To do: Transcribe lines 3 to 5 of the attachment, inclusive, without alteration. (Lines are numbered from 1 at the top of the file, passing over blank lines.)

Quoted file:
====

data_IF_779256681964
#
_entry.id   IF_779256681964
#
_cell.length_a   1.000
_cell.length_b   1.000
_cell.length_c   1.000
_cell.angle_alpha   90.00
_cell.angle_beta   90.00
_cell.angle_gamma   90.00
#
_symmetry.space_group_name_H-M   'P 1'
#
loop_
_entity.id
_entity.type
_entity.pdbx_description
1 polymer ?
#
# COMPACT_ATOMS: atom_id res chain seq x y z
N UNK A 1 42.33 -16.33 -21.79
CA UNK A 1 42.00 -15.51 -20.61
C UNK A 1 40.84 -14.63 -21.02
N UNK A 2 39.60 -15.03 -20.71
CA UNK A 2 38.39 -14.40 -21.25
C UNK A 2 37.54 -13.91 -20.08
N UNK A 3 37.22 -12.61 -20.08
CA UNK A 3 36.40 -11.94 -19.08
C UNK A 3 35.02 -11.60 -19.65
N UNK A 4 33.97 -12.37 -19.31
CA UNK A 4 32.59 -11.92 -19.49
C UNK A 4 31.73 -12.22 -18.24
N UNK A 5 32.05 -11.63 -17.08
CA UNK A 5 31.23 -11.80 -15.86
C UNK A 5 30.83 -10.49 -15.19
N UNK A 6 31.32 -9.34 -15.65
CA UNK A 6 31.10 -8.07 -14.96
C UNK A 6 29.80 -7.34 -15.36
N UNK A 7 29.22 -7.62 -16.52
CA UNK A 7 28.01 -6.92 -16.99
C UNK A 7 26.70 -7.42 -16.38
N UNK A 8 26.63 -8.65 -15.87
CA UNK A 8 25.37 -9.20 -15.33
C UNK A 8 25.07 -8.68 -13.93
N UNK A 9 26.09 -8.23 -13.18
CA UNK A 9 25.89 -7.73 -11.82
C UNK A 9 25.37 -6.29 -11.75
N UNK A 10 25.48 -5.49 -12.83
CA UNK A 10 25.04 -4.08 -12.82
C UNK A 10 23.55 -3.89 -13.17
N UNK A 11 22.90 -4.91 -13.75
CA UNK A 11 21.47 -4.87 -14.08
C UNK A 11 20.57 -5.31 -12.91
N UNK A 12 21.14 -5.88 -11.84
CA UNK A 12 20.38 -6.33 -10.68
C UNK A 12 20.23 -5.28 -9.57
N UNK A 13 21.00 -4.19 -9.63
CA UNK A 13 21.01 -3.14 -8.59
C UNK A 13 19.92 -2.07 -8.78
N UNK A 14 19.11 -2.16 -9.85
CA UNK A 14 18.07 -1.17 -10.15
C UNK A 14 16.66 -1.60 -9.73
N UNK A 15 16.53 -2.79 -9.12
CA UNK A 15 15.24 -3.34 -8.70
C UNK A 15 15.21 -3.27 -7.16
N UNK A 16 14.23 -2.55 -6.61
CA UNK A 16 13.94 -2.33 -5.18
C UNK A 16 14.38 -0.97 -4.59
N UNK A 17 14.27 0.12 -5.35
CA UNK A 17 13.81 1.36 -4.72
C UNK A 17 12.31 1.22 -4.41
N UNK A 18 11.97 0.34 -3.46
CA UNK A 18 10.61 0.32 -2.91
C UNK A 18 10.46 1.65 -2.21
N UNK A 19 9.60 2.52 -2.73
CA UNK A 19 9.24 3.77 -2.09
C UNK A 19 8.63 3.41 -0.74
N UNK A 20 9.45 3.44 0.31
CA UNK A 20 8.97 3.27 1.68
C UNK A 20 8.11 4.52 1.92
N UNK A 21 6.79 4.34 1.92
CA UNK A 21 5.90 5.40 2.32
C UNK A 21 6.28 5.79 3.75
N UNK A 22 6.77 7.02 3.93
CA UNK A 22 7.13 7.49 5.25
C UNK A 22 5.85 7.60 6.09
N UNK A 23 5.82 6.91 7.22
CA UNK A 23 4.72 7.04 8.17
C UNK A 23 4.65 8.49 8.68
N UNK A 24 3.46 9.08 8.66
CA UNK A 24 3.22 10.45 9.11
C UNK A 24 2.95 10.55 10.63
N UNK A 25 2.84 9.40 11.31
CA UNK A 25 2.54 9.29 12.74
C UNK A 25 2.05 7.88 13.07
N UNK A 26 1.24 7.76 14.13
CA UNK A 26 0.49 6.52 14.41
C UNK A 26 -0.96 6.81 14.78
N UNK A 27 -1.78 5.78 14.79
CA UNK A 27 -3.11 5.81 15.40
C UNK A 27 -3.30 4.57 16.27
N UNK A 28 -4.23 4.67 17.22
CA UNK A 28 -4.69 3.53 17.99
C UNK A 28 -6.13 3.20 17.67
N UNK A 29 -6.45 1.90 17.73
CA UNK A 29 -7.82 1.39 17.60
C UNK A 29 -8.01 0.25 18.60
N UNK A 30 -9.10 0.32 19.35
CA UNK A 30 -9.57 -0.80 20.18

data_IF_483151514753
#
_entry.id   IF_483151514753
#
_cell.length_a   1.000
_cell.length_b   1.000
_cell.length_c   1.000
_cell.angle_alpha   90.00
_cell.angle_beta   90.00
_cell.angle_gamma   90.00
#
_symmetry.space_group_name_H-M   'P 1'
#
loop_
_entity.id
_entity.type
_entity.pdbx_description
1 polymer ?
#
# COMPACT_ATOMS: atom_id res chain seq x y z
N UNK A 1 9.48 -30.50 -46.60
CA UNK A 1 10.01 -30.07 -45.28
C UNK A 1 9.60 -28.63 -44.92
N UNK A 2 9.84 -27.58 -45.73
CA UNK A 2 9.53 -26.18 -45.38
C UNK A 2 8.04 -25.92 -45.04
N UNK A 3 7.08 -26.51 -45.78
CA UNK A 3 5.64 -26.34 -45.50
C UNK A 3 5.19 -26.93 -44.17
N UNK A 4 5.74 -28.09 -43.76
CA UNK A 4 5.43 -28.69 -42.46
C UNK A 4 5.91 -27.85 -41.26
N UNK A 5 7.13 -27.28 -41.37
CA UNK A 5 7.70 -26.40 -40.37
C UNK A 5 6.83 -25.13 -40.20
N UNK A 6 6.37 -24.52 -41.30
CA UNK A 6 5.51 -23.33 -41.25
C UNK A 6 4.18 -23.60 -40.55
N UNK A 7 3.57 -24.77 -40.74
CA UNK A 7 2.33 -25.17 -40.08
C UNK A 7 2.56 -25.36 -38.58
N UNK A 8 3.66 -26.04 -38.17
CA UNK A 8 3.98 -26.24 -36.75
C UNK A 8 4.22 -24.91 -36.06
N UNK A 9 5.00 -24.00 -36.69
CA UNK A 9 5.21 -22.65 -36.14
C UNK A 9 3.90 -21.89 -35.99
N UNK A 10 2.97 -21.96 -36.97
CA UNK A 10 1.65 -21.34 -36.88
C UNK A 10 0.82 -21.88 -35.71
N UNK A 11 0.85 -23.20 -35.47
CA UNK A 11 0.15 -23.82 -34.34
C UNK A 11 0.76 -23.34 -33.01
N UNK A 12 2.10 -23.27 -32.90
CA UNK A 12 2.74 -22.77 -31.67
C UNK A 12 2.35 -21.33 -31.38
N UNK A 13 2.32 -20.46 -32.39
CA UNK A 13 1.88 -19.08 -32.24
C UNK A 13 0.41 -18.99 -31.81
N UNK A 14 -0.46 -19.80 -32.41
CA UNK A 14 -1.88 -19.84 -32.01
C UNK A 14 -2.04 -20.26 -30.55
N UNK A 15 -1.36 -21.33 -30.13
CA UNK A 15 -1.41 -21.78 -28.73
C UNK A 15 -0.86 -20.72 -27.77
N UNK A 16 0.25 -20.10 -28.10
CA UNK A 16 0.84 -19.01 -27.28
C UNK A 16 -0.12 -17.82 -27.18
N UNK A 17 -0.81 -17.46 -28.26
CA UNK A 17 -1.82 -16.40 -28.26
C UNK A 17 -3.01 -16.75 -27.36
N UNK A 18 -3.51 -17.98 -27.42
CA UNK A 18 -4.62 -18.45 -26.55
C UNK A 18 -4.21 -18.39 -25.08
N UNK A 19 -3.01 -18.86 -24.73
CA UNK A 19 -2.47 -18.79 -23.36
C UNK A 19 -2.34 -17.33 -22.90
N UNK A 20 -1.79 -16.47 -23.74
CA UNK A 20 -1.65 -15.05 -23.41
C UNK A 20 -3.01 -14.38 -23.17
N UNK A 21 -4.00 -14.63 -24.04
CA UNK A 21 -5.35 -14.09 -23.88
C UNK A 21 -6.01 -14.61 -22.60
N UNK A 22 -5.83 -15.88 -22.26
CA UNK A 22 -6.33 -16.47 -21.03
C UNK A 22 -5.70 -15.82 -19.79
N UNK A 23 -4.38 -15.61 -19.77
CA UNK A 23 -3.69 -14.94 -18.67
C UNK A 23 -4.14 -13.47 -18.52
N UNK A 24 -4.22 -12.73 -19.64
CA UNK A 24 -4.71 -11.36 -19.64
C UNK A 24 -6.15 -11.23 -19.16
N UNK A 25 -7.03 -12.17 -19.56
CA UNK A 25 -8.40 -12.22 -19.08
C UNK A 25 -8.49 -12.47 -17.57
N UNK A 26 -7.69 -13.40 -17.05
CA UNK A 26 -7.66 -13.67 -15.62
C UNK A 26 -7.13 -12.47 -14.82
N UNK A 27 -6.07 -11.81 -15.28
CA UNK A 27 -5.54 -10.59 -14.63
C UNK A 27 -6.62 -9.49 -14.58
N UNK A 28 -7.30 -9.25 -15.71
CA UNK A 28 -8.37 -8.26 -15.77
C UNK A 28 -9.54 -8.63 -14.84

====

_entry.id   IF_779256681964
#
_cell.length_a   1.000